It has been almost two years since I first came to Taiwan to study the International Graduate Program of Civil Engineering and Management at National Cheng Kung University. I come from Ecuador, a country located literally in the other side of the world, in the American continent. I will always be grateful with the International Cooperation and Development Fund for giving me the chance of coming to Taiwan not only to study here, but to know its cultural differences and environment.

Before I arrived, even though I knew that Taiwan would be different from my home country, I wasn’t completely aware of what to expect. I had never traveled abroad before, so coming to Taiwan would be my first experience in a foreign country. So when I landed on summer 2010 at Taipei airport, the first shock I felt was the weather. I know it is not a cultural shock, but it really made me feel a bit uncomfortable: it wasn’t the hot temperature (I’m kind of used to it at home) but the extreme humidity that told me that I was not at home anymore. I believe that was the very first thing that hit me, but it didn’t last long. Ever since I got off the plane and walked on Taiwanese land, I have experienced the kindness of people everywhere. So I thought everything was going to be fine. But the beginning was a bit hard for me, maybe because as I said, I had never been in a foreign country anywhere in the world.

The first six to eight months were a bit tough for me to adapt to Taiwan, but my biggest concern was the food not the culture itself. However, regarding to cultural shocks I can remember some of them. One example is Christmas celebration. Here in Taiwan, this celebration is more commercial than religious. Not a single person from my family is here so my new friends and I went together to have a very nice dinner in a restaurant, even though the food was not similar to what we eat at home. It was a great time however the real meaning or the essence of the celebration was not there. I couldn’t avoid feeling sad for a moment.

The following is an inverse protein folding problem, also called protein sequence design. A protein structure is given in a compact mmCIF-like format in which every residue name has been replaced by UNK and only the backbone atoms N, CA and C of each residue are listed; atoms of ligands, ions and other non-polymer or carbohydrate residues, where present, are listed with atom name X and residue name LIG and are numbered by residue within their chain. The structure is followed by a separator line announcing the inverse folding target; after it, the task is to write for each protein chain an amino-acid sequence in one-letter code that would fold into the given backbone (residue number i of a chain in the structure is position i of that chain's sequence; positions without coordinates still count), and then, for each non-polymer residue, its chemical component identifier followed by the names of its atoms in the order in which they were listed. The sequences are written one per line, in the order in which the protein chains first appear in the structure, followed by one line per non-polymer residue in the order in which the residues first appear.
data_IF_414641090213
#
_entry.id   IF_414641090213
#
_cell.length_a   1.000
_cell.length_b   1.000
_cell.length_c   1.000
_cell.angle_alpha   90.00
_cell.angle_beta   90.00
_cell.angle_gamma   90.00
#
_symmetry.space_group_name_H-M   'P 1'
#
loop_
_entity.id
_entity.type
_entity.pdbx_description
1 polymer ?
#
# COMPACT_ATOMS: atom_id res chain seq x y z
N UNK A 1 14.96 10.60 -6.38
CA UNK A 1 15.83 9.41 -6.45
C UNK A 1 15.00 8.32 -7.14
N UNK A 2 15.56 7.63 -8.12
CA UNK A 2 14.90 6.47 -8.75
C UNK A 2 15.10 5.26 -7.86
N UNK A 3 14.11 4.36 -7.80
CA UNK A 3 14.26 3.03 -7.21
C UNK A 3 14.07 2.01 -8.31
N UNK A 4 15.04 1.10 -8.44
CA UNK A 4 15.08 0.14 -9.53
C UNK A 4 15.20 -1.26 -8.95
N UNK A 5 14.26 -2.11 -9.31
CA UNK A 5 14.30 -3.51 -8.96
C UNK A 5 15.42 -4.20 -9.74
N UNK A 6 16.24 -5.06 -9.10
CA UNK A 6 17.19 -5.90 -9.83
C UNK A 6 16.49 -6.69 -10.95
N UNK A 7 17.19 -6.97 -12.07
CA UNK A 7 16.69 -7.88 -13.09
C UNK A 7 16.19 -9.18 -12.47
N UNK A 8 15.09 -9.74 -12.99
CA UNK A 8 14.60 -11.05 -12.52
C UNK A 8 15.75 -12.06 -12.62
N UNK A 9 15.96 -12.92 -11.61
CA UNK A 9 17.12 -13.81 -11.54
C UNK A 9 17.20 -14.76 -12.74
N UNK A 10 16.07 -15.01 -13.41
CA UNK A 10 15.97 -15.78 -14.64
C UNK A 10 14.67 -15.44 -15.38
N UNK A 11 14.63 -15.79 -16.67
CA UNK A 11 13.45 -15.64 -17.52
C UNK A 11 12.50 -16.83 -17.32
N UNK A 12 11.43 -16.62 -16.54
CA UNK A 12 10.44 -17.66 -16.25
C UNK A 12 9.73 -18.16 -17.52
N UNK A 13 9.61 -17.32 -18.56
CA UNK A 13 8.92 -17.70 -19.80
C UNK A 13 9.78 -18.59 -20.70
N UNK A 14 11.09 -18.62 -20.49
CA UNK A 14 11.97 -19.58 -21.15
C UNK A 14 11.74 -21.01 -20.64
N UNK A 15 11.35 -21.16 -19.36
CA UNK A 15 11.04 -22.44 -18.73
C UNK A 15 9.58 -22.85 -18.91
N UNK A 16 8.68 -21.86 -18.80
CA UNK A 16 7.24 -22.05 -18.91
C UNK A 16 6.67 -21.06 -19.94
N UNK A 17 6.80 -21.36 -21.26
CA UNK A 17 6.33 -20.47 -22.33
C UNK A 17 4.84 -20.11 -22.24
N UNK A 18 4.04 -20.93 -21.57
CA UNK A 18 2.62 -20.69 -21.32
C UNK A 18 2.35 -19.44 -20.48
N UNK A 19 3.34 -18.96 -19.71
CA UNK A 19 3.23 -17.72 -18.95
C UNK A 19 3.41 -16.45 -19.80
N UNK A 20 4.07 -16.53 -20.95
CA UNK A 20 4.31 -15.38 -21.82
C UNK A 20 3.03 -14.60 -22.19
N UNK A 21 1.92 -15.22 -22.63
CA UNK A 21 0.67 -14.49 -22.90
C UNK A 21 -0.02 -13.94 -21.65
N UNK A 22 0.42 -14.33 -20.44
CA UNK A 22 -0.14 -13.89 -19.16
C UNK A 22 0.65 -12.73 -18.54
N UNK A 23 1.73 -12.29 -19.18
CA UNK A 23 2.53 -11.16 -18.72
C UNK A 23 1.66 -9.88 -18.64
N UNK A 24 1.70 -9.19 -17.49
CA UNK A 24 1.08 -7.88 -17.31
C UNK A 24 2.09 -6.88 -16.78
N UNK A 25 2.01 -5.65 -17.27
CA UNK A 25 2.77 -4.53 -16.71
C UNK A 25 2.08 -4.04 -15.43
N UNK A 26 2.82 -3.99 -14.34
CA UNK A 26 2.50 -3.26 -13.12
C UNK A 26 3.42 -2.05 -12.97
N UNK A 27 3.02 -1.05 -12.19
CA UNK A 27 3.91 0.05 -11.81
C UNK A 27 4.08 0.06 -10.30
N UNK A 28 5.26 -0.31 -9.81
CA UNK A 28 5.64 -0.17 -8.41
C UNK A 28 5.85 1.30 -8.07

Another thing that impacted me on my first months was that when people do not know you, or in other words you are a stranger for them, they just do not care about others. It is not everyone here, but it has happened to me that when I walk in the street, people are not careful and just bump into others. When driving motorcycle or bicycle, it might seem that some drivers just don’t care about anyone else: they just go as fast as they can no matter what or who is in the way. Also, when entering an elevator or opening doors, even if I was the one who opened it, other people go first and pass by as if I don’t exist. It is more a matter of courtesy, that in my country we do have even with strangers, but there are exceptions as well. That’s why I realized that the people I have seen doing these things are just the exception, because I have met many Taiwanese people, and most of them are truly awesome. They are kind and friendly and always giving you a smile.

And the last thing, maybe not very important, is the fact that when a group of people are having a meal together in an informal situation, anyone can start eating even if the rest hasn’t. In formal situations here it is common to wait, nobody starts eating unless the host or the professor or whoever is leading the meeting has started. But in informal situations, just with friends or young people, this rule doesn’t apply here. And in my country, we usually wait until everybody can eat at the same time, because for us the idea is not only eating but sharing the time together. As I said before, it is not a big deal but even so I didn’t like it at the beginning.

I can’t complain about the differences between Taiwanese culture and my country. It is a matter of perspective to understand that we (Taiwanese and Ecuadorian people) were raised under different parameters and points of view. The basis of getting used to live here is to realize that none of the cultures is better or worse. Being respectful towards a different culture has been the whole basis of the best two years of my life.

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